Building Blocks Of Maths

Exploring the basic building blocks of maths through Professor Ian Stewart’s views on the subject of times tables

Ian Stewart, Emeritus Professor of Mathematics at the University of Warwick has raised some interesting comments in an article published recently. He states that there are some basic pieces of maths that we all need to know without having to think, look them up or reach for a calculator.

This is such an important view to hold. Many people think that because we now can use calculators that it is not so important to learn times tables. Calculators will give you the answer but it takes time and you also need to have a calculator at hand.

In fact, I believe that we have to know the times tables as well as we know our own names. This then gives us the confidence and ability to tackle more difficult maths. He raises the issue that there is a battle between traditionalists and modernisers as to whether times tables are worth teaching.

I very much share Ian Stewart’s view that they definitely are worth teaching. It is incredible that this should be debated. Both parties should be looking for ways to learn times tables for instant recall rather than defending their own teaching methods.

Knowing times tables without having to think is the key. Everything you learn later is built on this. Ian Stewart gives us the lovely metaphor ‘it will be like trying to ride a bike when you can’t remember which bits are the pedals’.

It is no surprise that so many have a fear of maths when they don’t have confidence in the basics. Maths is everywhere affecting so many aspects of our lives.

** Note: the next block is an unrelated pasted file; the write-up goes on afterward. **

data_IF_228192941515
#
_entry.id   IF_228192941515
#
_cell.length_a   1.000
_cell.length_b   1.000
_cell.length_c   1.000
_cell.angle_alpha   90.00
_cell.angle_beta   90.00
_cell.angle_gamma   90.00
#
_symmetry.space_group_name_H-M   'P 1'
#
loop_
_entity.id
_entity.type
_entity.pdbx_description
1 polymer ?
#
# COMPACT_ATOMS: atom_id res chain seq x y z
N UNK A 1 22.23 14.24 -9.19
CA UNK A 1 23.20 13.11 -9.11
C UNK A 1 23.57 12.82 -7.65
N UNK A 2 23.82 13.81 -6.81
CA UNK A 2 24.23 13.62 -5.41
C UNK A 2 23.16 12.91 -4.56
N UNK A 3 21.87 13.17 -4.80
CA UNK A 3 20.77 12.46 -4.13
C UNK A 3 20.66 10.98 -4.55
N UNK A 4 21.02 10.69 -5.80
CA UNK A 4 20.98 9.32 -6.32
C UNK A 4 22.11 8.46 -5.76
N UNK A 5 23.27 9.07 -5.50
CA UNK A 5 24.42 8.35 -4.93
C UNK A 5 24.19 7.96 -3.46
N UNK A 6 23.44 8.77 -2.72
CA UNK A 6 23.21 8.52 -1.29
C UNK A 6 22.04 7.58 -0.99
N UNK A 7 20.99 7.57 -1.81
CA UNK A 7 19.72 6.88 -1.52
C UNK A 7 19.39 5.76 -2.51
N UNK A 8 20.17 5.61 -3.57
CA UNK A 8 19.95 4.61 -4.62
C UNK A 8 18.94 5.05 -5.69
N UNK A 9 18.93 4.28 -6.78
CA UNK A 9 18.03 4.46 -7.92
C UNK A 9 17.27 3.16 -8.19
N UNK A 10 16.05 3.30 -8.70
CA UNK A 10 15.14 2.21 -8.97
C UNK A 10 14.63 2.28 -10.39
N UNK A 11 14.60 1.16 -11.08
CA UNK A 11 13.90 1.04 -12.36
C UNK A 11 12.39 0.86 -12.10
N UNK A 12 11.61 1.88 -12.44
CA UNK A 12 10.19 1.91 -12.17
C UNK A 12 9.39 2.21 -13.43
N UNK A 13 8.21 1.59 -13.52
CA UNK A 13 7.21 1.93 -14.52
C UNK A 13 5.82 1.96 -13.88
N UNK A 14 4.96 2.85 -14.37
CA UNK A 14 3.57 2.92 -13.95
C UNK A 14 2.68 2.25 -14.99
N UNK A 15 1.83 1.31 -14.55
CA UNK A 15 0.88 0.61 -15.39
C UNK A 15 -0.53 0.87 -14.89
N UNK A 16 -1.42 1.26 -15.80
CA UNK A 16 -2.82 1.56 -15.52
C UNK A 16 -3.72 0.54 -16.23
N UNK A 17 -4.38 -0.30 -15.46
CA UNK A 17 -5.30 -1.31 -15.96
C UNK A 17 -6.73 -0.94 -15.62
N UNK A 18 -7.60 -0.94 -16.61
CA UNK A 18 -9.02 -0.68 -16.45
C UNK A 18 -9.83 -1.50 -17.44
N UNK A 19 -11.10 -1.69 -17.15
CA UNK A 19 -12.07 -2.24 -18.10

Another point highlighted is about the patterns in the tables from adding a zero to each number for the 10 times tables, 10 x 6 = 60, to the multiples of the 9 times tables

9, 18, 27, 36, 45, 54, 63, 72, 81, 90

The last number descends

9, 8, 7, 6, 5, 4, 3, 2, 1, 0

Patterns are important. Notice the patterns, enjoy the patterns. See numbers as fun.

But remember patterns alone will not be enough to learn the times tables. At the end of the article the professor mentions that times tables do not have to be learned as they have been in the past.

At the click of a mouse there are many ways online to learn times tables which are fun and interesting and all you need to do is to find the right one. However, this still leaves you not knowing which route to take.

I believe that parents should look for a system which uses images, questions and location to get to a position where their children can instantly recall their times tables. This makes learning times tables interesting and fun, and leads to confidence in maths.

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